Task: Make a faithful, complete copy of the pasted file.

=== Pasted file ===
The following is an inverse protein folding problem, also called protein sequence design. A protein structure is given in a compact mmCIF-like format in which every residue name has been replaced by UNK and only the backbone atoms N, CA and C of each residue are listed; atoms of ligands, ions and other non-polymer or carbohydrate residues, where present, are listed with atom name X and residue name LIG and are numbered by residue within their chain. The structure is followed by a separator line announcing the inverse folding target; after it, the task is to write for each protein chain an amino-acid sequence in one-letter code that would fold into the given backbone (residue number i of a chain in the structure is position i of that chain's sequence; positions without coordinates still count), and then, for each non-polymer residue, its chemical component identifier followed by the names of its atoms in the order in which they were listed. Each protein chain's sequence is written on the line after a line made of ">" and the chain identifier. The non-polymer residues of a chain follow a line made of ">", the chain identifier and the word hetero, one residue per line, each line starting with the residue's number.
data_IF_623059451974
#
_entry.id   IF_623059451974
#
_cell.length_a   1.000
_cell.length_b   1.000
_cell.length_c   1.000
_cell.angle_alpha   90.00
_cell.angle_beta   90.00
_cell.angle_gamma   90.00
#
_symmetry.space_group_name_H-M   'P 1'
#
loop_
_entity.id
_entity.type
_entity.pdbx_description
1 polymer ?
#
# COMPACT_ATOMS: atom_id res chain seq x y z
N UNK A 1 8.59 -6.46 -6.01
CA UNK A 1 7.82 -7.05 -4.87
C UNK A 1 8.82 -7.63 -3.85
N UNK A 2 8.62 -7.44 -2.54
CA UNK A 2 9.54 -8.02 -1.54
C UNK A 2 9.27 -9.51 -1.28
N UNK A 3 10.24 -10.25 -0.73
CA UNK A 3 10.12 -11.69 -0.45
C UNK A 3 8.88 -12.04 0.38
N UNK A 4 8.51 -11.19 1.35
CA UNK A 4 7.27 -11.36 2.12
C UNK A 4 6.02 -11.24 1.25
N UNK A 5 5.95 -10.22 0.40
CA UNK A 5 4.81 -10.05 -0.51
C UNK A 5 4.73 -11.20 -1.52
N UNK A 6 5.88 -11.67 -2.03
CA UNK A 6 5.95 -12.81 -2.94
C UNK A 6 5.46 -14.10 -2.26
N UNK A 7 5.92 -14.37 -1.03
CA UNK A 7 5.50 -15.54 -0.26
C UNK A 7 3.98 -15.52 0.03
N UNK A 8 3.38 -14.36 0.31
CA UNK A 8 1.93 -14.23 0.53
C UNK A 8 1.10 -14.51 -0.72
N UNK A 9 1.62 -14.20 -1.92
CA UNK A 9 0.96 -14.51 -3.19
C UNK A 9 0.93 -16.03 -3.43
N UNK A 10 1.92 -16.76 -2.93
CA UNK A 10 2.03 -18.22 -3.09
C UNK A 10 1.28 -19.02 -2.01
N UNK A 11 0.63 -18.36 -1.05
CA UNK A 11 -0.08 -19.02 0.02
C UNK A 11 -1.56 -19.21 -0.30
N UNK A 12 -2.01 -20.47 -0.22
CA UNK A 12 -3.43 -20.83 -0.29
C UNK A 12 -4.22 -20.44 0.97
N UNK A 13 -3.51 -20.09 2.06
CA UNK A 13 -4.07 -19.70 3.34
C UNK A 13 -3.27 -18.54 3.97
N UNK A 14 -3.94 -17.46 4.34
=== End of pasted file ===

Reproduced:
The following is an inverse protein folding problem, also called protein sequence design. A protein structure is given in a compact mmCIF-like format in which every residue name has been replaced by UNK and only the backbone atoms N, CA and C of each residue are listed; atoms of ligands, ions and other non-polymer or carbohydrate residues, where present, are listed with atom name X and residue name LIG and are numbered by residue within their chain. The structure is followed by a separator line announcing the inverse folding target; after it, the task is to write for each protein chain an amino-acid sequence in one-letter code that would fold into the given backbone (residue number i of a chain in the structure is position i of that chain's sequence; positions without coordinates still count), and then, for each non-polymer residue, its chemical component identifier followed by the names of its atoms in the order in which they were listed. Each protein chain's sequence is written on the line after a line made of ">" and the chain identifier. The non-polymer residues of a chain follow a line made of ">", the chain identifier and the word hetero, one residue per line, each line starting with the residue's number.
data_IF_623059451974
#
_entry.id   IF_623059451974
#
_cell.length_a   1.000
_cell.length_b   1.000
_cell.length_c   1.000
_cell.angle_alpha   90.00
_cell.angle_beta   90.00
_cell.angle_gamma   90.00
#
_symmetry.space_group_name_H-M   'P 1'
#
loop_
_entity.id
_entity.type
_entity.pdbx_description
1 polymer ?
#
# COMPACT_ATOMS: atom_id res chain seq x y z
N UNK A 1 8.59 -6.46 -6.01
CA UNK A 1 7.82 -7.05 -4.87
C UNK A 1 8.82 -7.63 -3.85
N UNK A 2 8.62 -7.44 -2.54
CA UNK A 2 9.54 -8.02 -1.54
C UNK A 2 9.27 -9.51 -1.28
N UNK A 3 10.24 -10.25 -0.73
CA UNK A 3 10.12 -11.69 -0.45
C UNK A 3 8.88 -12.04 0.38
N UNK A 4 8.51 -11.19 1.35
CA UNK A 4 7.27 -11.36 2.12
C UNK A 4 6.02 -11.24 1.25
N UNK A 5 5.95 -10.22 0.40
CA UNK A 5 4.81 -10.05 -0.51
C UNK A 5 4.73 -11.20 -1.52
N UNK A 6 5.88 -11.67 -2.03
CA UNK A 6 5.95 -12.81 -2.94
C UNK A 6 5.46 -14.10 -2.26
N UNK A 7 5.92 -14.37 -1.03
CA UNK A 7 5.50 -15.54 -0.26
C UNK A 7 3.98 -15.52 0.03
N UNK A 8 3.38 -14.36 0.31
CA UNK A 8 1.93 -14.23 0.53
C UNK A 8 1.10 -14.51 -0.72
N UNK A 9 1.62 -14.20 -1.92
CA UNK A 9 0.96 -14.51 -3.19
C UNK A 9 0.93 -16.03 -3.43
N UNK A 10 1.92 -16.76 -2.93
CA UNK A 10 2.03 -18.22 -3.09
C UNK A 10 1.28 -19.02 -2.01
N UNK A 11 0.63 -18.36 -1.05
CA UNK A 11 -0.08 -19.02 0.02
C UNK A 11 -1.56 -19.21 -0.30
N UNK A 12 -2.01 -20.47 -0.22
CA UNK A 12 -3.43 -20.83 -0.29
C UNK A 12 -4.22 -20.44 0.97
N UNK A 13 -3.51 -20.09 2.06
CA UNK A 13 -4.07 -19.70 3.34
C UNK A 13 -3.27 -18.54 3.97
N UNK A 14 -3.94 -17.46 4.34